Once you have your containers chosen, you’ll need to think about what you’re going to fill them with. Good vegetable growing soil needs to provide adequate drainage and supply nutrients to your plants. It’s generally recommended to start out your pots with a good quality potting soil mix. These mixes include perlite or sand (for drainage) and peat, or composted bark (for nutrition). If you desire to mix your own soils, do some research online or at your library or bookstore, as there is a lot of good information out there on creating excellent potting soil. Alternatively, you can get by just fine with purchasing a bag of quality potting soil from your local plant nursery.


While potting soil comes with its own nutrients, it doesn’t tend to last the entire growing season due to tendency of the nutrients to wash out of the soil from the frequent watering. Plan to start fertilizing your plant sometime in the summer, close to the time the plant starts producing. Over-fertilizing is common, but not necessary, so watch your plants and experiment with how much and how often you give them extra food.


Your broccoli, cabbage and cauliflower plants will be very dependent on you for adequate water. Container plants go through a lot of water. Some water will drain out the bottom, especially if too much is given at one time, while other water will evaporate out the top. Stack on top of that the intense water needs of growing vegetable plants, and you can expect to water your plants every day.

Ed Smith shares that “There’s no wiggle room here; vegetable plants that don’t get enough water when they need it become stressed, and don’t produce as well. This means that a traditional container gardener has to be available to water the garden once a day – or more than once – every day” (Mother Earth News, April/May 2008). However, there is also another option: self-watering containers. These have a reservoir in the bottom that you fill with water. The soil then takes up enough water for the plant’s satisfaction. While these are available from plant nurseries, they’re also easy enough to construct yourself. Glance around online for instructions on how to make your own. Whether you use traditional pots or self-watering containers, watch your plants and you’ll soon know what they need. Container gardening can be intensive from time to time, but the results are worth it!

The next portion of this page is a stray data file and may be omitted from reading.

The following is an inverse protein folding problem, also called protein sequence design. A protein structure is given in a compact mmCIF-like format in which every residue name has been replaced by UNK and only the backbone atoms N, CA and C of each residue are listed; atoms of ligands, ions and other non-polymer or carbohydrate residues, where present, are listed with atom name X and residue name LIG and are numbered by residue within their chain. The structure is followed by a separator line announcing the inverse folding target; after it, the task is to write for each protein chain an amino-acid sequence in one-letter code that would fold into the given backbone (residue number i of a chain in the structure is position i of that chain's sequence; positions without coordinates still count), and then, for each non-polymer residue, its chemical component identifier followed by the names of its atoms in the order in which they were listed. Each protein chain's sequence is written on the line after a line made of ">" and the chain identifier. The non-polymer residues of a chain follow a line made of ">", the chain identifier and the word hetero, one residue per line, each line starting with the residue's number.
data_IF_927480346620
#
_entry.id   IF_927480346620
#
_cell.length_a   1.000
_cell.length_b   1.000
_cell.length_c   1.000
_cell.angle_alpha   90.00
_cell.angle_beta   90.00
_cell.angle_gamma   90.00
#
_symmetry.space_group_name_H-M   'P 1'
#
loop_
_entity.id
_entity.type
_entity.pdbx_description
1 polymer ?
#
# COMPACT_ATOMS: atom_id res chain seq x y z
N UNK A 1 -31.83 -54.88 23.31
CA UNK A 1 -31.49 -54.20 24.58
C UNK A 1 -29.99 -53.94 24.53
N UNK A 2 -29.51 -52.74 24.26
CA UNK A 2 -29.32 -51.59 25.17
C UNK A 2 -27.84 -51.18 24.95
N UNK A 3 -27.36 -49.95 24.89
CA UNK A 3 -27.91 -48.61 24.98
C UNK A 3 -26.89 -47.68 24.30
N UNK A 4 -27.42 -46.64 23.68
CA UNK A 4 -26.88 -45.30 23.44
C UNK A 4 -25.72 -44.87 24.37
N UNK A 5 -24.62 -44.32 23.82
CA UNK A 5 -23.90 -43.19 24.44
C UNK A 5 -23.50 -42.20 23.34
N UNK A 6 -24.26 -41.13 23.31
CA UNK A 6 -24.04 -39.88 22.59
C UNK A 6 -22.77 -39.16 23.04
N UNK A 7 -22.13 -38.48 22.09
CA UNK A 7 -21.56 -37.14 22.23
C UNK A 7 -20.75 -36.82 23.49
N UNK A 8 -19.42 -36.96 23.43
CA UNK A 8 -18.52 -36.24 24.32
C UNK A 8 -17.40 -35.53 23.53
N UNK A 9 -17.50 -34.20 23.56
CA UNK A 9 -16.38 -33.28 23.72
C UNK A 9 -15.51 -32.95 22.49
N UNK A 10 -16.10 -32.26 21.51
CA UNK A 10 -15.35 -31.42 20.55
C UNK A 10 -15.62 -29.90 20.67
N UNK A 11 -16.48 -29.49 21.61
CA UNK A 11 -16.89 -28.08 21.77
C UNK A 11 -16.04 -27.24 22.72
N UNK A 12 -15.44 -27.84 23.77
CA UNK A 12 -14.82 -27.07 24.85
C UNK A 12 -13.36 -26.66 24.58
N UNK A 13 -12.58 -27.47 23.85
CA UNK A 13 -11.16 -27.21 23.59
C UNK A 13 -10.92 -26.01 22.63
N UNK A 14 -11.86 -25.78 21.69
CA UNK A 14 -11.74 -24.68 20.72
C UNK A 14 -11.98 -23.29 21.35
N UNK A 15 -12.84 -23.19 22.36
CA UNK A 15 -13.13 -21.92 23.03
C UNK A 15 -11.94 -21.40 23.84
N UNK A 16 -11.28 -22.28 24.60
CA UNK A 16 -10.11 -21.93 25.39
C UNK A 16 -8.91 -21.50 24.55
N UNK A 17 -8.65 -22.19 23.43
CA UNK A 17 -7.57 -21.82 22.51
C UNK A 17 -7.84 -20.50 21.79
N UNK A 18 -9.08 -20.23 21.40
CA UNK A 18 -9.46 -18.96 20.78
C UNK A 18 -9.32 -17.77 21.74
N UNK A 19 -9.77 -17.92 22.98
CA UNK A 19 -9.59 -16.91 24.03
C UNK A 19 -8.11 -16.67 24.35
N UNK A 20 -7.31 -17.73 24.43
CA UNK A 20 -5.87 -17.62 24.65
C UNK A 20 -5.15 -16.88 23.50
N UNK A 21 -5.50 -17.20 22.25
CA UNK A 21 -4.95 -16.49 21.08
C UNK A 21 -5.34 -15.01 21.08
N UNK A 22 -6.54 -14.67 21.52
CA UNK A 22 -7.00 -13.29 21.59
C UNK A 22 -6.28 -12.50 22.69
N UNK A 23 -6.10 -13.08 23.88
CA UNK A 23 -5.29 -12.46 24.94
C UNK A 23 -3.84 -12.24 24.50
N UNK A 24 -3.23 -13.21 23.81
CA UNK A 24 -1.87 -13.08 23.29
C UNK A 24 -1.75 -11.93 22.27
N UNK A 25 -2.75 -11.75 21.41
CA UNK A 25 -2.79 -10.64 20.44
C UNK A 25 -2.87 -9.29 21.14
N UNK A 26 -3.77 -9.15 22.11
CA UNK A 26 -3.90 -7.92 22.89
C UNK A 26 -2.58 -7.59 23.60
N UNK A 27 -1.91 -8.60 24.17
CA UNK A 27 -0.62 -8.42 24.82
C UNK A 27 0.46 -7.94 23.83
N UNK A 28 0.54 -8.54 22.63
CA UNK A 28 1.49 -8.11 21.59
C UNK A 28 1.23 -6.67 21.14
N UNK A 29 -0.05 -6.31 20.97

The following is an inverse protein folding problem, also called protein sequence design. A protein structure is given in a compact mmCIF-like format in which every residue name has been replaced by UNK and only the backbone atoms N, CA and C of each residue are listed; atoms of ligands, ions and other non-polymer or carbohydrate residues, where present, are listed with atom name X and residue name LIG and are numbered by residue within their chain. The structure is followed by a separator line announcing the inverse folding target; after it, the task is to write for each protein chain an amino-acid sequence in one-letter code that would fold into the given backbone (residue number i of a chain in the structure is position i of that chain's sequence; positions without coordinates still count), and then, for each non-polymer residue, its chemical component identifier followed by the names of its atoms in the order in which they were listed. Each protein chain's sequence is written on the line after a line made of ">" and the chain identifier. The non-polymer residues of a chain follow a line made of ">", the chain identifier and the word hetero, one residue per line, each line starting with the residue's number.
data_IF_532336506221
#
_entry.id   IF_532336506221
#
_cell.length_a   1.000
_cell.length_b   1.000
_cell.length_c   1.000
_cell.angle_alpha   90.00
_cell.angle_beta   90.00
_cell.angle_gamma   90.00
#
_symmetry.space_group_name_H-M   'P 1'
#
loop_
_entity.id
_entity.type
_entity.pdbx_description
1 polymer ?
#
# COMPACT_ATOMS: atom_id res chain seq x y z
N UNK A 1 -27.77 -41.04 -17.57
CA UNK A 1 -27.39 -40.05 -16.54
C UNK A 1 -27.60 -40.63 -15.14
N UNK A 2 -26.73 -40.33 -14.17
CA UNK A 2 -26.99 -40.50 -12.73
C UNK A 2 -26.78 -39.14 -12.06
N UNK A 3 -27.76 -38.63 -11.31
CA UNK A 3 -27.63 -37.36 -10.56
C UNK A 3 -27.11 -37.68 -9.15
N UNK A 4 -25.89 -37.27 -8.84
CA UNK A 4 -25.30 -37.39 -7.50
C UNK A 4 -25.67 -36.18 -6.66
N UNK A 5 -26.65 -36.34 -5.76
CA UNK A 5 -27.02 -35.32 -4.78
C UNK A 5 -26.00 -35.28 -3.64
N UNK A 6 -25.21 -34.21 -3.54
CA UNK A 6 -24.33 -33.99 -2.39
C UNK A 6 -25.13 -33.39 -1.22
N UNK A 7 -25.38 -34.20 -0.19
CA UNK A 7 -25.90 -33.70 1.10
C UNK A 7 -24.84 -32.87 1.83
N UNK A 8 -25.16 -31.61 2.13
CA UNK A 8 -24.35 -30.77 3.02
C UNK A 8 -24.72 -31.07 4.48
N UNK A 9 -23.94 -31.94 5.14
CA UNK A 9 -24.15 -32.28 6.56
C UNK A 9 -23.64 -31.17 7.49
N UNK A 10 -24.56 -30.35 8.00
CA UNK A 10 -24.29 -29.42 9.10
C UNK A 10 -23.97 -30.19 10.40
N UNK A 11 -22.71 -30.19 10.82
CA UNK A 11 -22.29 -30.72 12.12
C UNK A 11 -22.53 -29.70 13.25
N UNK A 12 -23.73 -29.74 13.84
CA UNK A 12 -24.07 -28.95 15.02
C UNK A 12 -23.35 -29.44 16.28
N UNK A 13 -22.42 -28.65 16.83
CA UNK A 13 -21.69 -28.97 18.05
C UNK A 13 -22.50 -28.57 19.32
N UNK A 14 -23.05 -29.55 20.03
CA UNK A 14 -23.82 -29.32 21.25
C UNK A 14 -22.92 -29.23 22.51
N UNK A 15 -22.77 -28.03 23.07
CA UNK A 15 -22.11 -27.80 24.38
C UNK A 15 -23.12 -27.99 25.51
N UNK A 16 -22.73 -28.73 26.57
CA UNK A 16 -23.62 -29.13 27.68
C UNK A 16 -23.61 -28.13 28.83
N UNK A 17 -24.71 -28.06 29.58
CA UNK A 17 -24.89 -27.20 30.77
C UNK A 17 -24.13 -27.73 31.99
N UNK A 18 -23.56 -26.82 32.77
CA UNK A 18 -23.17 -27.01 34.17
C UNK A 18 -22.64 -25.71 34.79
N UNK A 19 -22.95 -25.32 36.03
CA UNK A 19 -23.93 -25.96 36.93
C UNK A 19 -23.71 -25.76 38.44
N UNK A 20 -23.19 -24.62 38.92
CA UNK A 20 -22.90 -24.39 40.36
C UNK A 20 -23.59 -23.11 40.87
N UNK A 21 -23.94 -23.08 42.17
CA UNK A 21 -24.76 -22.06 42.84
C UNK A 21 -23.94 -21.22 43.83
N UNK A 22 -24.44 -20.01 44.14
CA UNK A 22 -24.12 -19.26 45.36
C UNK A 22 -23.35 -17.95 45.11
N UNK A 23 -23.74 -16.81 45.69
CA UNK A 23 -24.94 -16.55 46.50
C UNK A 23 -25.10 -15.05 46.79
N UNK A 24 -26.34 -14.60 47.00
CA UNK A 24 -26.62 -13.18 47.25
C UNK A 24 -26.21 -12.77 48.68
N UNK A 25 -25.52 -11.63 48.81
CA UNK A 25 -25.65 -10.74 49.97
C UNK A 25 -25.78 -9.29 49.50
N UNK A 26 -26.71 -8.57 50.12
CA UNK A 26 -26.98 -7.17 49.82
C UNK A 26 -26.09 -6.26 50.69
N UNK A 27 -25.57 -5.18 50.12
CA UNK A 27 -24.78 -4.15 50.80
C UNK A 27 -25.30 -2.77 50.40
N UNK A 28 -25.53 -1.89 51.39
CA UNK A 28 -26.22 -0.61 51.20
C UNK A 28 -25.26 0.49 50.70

Now that you have your containers and soil, it’s time to take a look at the individual cold season crops. When purchasing plants or seeds for container gardens, look for ones that say “dwarf,” “compact” or “fast-maturing” as these are best suited for growing in smaller spaces.

1. Broccoli

Broccoli loves cool weather, lots of water, at least six hours of sunlight and rich soil. Start your seeds indoors about six weeks before the last spring frost. Once the plants are about four weeks old, harden them off (gradually get them used to the outdoors) and move them outside. Broccoli can also be planted in the late summer for a fall crop. You’ll need to start your seeds indoors 12-14 weeks before the first fall frost. Set them outside when they’re between four and six weeks old.

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Check your plants for worms. Water frequently and fertilize often. Adding compost, composted chicken manure or liquid fertilizer are excellent ways to meet broccoli’s high nutrient needs. You can pick your first harvest “when the florets around the edges of the head begin to show slight loosening, but when the beads in most of the crown are still tight” says Barbara Pleasant (Mother Earth News, August/September 2009). Cut the stems at a diagonal to deter water pooling and your plants rotting. If you choose a sprouting broccoli kind, then you’ll see repeat harvests, though each harvest will be smaller. You can eat your broccoli fresh in stir-fries, salads and more, or you can steam it and freeze it for future use.





2. Cabbage

Cabbage comes in a range of kinds, Green, Red, Savoy, Pointed, and Napa. Look for smaller, fast growing varieties for your container garden. They love fertile soil and lots of sun, so consider adding some compost to your potting soil and feeding throughout their growing season. Set your pots where they can receive direct sunlight for much of the day. You’ll need to start seeds indoors eight to 10 weeks before your area’s last spring frost. Once the seedlings are about six weeks old, you can harden them off and set them outside. If you want a fall crop, start seeds 12 to 14 weeks before the first fall frost. You can cut your first harvest when the heads feel firm. Cut high and clean and your plant may produce several smaller heads. Your cabbage will store nicely in the refrigerator for about two weeks. Enjoy fresh coleslaw or blanche and freeze it. Another alternative is to make nutrient and healthy bacteria rich fermented sauerkraut (not heat-treated). Enjoy!

3. Cauliflower